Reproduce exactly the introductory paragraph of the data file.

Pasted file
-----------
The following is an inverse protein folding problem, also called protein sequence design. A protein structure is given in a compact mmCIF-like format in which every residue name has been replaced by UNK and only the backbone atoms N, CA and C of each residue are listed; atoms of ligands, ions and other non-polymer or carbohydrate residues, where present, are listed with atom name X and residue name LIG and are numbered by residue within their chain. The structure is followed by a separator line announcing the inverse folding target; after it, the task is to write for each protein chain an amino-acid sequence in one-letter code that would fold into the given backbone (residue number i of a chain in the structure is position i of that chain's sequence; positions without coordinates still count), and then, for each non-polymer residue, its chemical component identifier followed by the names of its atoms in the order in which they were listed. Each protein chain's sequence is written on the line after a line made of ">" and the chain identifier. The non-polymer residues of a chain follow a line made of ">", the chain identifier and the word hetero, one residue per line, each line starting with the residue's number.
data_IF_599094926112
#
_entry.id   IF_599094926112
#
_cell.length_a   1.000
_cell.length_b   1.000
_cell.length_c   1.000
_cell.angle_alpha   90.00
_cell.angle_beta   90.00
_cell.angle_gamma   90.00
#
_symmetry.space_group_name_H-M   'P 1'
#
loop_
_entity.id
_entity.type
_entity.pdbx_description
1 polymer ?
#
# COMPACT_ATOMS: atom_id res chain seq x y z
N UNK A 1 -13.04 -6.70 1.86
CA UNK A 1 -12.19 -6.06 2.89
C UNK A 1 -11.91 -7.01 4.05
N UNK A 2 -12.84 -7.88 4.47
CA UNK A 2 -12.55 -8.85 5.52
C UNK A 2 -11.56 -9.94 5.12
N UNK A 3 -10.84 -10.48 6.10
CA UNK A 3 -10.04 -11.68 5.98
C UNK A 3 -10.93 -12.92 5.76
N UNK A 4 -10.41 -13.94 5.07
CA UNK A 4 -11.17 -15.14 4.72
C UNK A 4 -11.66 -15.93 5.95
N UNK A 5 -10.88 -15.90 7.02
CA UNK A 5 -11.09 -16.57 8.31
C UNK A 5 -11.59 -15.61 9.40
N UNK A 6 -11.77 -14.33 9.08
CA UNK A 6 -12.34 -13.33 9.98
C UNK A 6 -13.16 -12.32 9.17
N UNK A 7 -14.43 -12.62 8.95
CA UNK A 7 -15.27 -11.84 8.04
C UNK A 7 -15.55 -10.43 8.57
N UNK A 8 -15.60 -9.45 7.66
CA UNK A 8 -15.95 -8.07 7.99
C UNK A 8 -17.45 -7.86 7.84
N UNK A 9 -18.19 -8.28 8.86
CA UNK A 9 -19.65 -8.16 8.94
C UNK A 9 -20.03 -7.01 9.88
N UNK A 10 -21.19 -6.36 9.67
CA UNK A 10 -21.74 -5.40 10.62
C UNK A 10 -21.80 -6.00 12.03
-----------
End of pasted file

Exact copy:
The following is an inverse protein folding problem, also called protein sequence design. A protein structure is given in a compact mmCIF-like format in which every residue name has been replaced by UNK and only the backbone atoms N, CA and C of each residue are listed; atoms of ligands, ions and other non-polymer or carbohydrate residues, where present, are listed with atom name X and residue name LIG and are numbered by residue within their chain. The structure is followed by a separator line announcing the inverse folding target; after it, the task is to write for each protein chain an amino-acid sequence in one-letter code that would fold into the given backbone (residue number i of a chain in the structure is position i of that chain's sequence; positions without coordinates still count), and then, for each non-polymer residue, its chemical component identifier followed by the names of its atoms in the order in which they were listed. Each protein chain's sequence is written on the line after a line made of ">" and the chain identifier. The non-polymer residues of a chain follow a line made of ">", the chain identifier and the word hetero, one residue per line, each line starting with the residue's number.